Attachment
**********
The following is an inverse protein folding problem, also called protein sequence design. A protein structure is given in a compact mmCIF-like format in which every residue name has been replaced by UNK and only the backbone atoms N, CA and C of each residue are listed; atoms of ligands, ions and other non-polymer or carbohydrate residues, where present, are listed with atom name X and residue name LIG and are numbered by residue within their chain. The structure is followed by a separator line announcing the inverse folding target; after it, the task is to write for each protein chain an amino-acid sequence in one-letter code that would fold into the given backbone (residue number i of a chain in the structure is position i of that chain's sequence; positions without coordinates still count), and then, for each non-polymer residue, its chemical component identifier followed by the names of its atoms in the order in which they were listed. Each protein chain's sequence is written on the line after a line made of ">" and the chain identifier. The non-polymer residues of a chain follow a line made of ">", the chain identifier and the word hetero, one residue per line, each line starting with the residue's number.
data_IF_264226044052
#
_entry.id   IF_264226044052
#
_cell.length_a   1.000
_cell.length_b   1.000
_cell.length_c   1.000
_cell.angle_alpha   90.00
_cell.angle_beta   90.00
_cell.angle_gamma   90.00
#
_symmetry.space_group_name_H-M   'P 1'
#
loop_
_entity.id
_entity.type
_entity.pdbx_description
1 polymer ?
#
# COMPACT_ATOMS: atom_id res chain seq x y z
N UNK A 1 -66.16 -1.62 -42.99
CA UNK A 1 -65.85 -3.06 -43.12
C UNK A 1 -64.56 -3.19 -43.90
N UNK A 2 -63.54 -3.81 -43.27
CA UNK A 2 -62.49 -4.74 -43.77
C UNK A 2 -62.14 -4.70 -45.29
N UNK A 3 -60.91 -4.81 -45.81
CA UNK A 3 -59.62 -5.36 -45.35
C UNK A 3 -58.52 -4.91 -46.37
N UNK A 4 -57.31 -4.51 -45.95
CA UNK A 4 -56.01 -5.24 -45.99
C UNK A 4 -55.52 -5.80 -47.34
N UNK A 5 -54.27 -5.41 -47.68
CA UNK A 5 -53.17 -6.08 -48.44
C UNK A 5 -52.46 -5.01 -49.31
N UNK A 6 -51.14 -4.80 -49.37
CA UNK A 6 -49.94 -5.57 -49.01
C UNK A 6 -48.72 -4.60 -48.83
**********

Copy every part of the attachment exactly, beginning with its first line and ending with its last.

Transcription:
The following is an inverse protein folding problem, also called protein sequence design. A protein structure is given in a compact mmCIF-like format in which every residue name has been replaced by UNK and only the backbone atoms N, CA and C of each residue are listed; atoms of ligands, ions and other non-polymer or carbohydrate residues, where present, are listed with atom name X and residue name LIG and are numbered by residue within their chain. The structure is followed by a separator line announcing the inverse folding target; after it, the task is to write for each protein chain an amino-acid sequence in one-letter code that would fold into the given backbone (residue number i of a chain in the structure is position i of that chain's sequence; positions without coordinates still count), and then, for each non-polymer residue, its chemical component identifier followed by the names of its atoms in the order in which they were listed. Each protein chain's sequence is written on the line after a line made of ">" and the chain identifier. The non-polymer residues of a chain follow a line made of ">", the chain identifier and the word hetero, one residue per line, each line starting with the residue's number.
data_IF_264226044052
#
_entry.id   IF_264226044052
#
_cell.length_a   1.000
_cell.length_b   1.000
_cell.length_c   1.000
_cell.angle_alpha   90.00
_cell.angle_beta   90.00
_cell.angle_gamma   90.00
#
_symmetry.space_group_name_H-M   'P 1'
#
loop_
_entity.id
_entity.type
_entity.pdbx_description
1 polymer ?
#
# COMPACT_ATOMS: atom_id res chain seq x y z
N UNK A 1 -66.16 -1.62 -42.99
CA UNK A 1 -65.85 -3.06 -43.12
C UNK A 1 -64.56 -3.19 -43.90
N UNK A 2 -63.54 -3.81 -43.27
CA UNK A 2 -62.49 -4.74 -43.77
C UNK A 2 -62.14 -4.70 -45.29
N UNK A 3 -60.91 -4.81 -45.81
CA UNK A 3 -59.62 -5.36 -45.35
C UNK A 3 -58.52 -4.91 -46.37
N UNK A 4 -57.31 -4.51 -45.95
CA UNK A 4 -56.01 -5.24 -45.99
C UNK A 4 -55.52 -5.80 -47.34
N UNK A 5 -54.27 -5.41 -47.68
CA UNK A 5 -53.17 -6.08 -48.44
C UNK A 5 -52.46 -5.01 -49.31
N UNK A 6 -51.14 -4.80 -49.37
CA UNK A 6 -49.94 -5.57 -49.01
C UNK A 6 -48.72 -4.60 -48.83